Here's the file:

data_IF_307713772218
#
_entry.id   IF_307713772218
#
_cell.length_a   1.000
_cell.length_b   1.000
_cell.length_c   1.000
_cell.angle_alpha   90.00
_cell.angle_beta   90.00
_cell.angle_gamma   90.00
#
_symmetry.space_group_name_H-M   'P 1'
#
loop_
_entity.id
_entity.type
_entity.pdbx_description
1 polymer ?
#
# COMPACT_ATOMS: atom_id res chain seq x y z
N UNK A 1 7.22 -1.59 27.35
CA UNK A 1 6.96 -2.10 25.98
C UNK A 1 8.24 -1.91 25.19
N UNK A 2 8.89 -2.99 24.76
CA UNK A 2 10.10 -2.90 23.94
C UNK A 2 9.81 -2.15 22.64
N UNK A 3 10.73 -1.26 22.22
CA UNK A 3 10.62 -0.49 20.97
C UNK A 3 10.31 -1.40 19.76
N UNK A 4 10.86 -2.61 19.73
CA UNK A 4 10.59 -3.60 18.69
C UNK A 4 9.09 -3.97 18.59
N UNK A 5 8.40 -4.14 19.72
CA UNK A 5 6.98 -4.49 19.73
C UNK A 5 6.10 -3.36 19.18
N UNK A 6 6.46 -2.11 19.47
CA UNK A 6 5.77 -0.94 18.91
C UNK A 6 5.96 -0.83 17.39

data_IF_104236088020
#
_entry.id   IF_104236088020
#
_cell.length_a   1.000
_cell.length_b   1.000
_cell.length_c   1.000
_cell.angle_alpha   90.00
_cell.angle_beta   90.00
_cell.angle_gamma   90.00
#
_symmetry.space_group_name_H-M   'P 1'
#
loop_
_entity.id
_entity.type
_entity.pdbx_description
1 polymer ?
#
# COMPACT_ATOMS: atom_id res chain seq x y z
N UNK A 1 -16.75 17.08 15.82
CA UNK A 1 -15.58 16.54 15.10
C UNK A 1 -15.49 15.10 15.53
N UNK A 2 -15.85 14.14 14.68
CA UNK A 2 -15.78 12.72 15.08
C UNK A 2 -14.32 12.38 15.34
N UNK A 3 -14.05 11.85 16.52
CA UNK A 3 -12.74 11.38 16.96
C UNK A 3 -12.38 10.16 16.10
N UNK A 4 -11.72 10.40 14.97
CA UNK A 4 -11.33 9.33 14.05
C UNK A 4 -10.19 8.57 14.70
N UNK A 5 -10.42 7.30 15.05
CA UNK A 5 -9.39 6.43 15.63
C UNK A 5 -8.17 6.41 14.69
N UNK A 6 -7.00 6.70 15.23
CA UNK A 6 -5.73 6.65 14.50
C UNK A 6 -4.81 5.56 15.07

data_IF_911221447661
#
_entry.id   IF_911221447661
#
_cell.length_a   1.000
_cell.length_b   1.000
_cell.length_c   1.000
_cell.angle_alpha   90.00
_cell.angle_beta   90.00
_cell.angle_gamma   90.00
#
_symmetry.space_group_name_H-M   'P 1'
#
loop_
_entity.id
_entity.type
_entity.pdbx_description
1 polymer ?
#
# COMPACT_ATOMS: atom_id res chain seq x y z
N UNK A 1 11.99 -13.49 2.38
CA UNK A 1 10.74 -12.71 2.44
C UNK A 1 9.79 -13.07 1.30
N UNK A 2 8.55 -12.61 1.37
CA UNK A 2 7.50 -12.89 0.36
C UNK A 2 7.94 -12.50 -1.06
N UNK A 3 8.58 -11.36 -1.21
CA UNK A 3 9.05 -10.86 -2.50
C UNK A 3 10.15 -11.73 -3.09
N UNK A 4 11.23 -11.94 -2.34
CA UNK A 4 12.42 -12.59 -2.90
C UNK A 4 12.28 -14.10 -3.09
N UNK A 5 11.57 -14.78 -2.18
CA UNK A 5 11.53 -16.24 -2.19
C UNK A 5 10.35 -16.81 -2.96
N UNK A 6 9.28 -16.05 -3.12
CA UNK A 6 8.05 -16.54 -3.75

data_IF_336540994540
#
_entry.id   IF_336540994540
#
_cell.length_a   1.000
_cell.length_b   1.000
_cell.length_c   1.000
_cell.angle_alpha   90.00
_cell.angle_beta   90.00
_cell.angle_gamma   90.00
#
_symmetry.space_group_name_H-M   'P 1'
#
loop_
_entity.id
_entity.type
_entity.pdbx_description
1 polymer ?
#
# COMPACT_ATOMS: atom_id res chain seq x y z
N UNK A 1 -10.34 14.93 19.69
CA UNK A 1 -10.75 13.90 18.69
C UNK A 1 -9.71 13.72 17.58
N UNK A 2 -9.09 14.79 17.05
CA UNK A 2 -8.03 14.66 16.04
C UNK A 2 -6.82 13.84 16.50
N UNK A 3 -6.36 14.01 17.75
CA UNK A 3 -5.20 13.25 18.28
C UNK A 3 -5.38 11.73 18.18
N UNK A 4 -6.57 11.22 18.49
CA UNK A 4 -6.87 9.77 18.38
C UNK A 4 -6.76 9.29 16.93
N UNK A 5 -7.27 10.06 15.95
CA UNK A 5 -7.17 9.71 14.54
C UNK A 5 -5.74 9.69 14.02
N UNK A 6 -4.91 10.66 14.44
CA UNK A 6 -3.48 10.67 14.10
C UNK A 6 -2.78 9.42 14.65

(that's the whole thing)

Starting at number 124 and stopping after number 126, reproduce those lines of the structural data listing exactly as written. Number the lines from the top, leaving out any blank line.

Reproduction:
#
_symmetry.space_group_name_H-M   'P 1'
#